Cabin, August 2002 (Log Book)

Reproduced below is the log book entry from the first day of the trip. I have made very minor corrections/clarifications in square brackets. Otherwise it is as found in the book. The horizontal lines show where page breaks occur. The placement of the breaks was done for "dramatic" effect when I wrote the entry. Keep in mind that I wrote it in one sitting as stream of consciousness.


In the planning stages this trip was a grand two week expedition with the intent to perform the Herculean task of replacing the walls in the kitchen. Indeed it has become clear that this task is even more essential. In the end I ventured up on my own. As it turns out it is fortuitous that I made this expedition. It is assumed that there will be no red pens nearby when Amelia reads this ....

Originally I intended to arrive early afternoon on the 31st. Due to a comedy of errors entirely under my control I did not arrive until about 1 AM on the 1st. It is of some academic interest to speculate on how the subsequent events would have unfolded with an earlier arrival. Alas we shall never know. Hopefully the current tale contains enough drama to forestall the need for further speculation.

Aug 1 (Thursday)

The drive up was uneventful. I saw a number of deer on M-77 north of Seney. Naturally coming in past Nawakwa at this late hour I encountered no one else on the road. In fact, I saw no tracks along Old Seney and none along McCloud Grade suggesting few others had passed this way. This is not surprising given the recent rains that would have washed out any tracks. Regardless imagine my consternation when I pulled up to the kitchen door and found it open. Not ajar, but open!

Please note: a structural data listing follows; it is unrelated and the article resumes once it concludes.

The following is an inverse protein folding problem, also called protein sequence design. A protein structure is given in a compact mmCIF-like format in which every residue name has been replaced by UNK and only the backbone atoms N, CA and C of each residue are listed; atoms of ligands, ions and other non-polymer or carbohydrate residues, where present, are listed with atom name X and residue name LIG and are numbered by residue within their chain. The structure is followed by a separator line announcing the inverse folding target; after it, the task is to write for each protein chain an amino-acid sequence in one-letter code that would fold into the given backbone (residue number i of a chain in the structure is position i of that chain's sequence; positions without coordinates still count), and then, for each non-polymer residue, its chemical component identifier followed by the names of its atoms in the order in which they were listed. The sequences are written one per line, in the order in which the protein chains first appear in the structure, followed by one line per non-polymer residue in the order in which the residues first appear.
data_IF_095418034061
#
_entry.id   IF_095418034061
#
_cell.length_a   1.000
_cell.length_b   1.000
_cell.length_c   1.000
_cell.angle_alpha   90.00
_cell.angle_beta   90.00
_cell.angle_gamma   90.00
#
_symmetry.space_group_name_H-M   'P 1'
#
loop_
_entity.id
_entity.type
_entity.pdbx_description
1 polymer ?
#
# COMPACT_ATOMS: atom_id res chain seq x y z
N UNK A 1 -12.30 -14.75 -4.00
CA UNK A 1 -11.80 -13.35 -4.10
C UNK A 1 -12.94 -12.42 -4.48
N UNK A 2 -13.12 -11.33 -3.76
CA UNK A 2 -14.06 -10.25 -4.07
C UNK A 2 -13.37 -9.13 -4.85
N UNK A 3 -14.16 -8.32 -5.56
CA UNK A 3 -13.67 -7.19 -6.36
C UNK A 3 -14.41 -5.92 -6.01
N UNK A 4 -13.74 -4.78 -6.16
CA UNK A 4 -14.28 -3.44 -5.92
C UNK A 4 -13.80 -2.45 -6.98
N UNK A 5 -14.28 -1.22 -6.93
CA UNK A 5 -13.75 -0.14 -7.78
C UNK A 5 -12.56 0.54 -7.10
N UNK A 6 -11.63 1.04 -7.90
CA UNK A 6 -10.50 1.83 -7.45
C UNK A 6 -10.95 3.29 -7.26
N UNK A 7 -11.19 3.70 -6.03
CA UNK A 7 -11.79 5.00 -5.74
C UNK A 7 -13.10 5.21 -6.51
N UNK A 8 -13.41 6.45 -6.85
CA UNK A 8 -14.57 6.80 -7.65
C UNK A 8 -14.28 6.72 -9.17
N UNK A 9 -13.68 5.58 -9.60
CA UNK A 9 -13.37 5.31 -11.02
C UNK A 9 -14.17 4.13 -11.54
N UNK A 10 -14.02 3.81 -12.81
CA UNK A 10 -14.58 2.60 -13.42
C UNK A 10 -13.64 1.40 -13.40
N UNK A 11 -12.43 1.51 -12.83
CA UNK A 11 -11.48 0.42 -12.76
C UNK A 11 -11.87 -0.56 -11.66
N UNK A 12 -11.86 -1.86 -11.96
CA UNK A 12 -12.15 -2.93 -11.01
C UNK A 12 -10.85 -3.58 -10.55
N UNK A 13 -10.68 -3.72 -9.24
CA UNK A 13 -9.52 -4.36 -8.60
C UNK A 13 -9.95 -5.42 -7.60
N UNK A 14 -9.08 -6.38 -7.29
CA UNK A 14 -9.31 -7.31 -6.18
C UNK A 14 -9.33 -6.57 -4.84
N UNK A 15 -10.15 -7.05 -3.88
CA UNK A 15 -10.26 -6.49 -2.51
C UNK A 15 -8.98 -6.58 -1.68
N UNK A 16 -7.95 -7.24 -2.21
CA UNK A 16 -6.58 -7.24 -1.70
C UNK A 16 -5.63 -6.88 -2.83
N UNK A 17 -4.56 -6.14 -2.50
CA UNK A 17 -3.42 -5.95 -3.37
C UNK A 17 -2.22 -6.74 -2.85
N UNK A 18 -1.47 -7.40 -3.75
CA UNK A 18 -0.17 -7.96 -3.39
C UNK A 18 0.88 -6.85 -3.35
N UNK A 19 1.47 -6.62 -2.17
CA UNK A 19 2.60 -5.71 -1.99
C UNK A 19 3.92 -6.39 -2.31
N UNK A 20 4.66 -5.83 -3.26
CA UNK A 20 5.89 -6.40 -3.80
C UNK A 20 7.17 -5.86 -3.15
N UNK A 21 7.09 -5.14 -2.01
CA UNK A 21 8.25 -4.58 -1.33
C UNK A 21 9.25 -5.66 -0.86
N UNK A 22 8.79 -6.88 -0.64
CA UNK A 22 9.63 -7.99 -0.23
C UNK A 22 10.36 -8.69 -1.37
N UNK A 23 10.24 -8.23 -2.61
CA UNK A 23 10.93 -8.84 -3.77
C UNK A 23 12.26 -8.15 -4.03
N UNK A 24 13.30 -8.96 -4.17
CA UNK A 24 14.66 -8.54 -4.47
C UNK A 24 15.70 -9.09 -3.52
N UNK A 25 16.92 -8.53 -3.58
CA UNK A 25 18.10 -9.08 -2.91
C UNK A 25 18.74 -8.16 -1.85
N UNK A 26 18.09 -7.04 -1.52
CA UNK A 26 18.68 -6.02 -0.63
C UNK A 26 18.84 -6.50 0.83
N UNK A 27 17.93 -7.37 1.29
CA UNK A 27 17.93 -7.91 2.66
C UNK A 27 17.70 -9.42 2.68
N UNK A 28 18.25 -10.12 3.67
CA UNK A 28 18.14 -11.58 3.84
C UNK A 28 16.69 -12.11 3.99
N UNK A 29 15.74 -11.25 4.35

Now I recall Jon locking the door when we left from snowmobile camp. Indeed I have photographic evidence of the event. Although the photographs was posed it did predicate the actual event. After pulling out a flashlight I faced the daunting task of surveying the situation. I had come this far there was no turning back. quick glance confirmed that the lock was still in place; the latch had been pulled from the door! The screws were still on the floor of the kitchen. The screen door showed no signs of damage nor did the wood door have any scarring, except for where the screws had been pulled out. Later examination showed that the catch for the handle bold was also loose, perhaps indicating that the handle was not turned while the latch was being forced. This by itself is not surprising since the handles has a tendency to spin freely unless turned with care.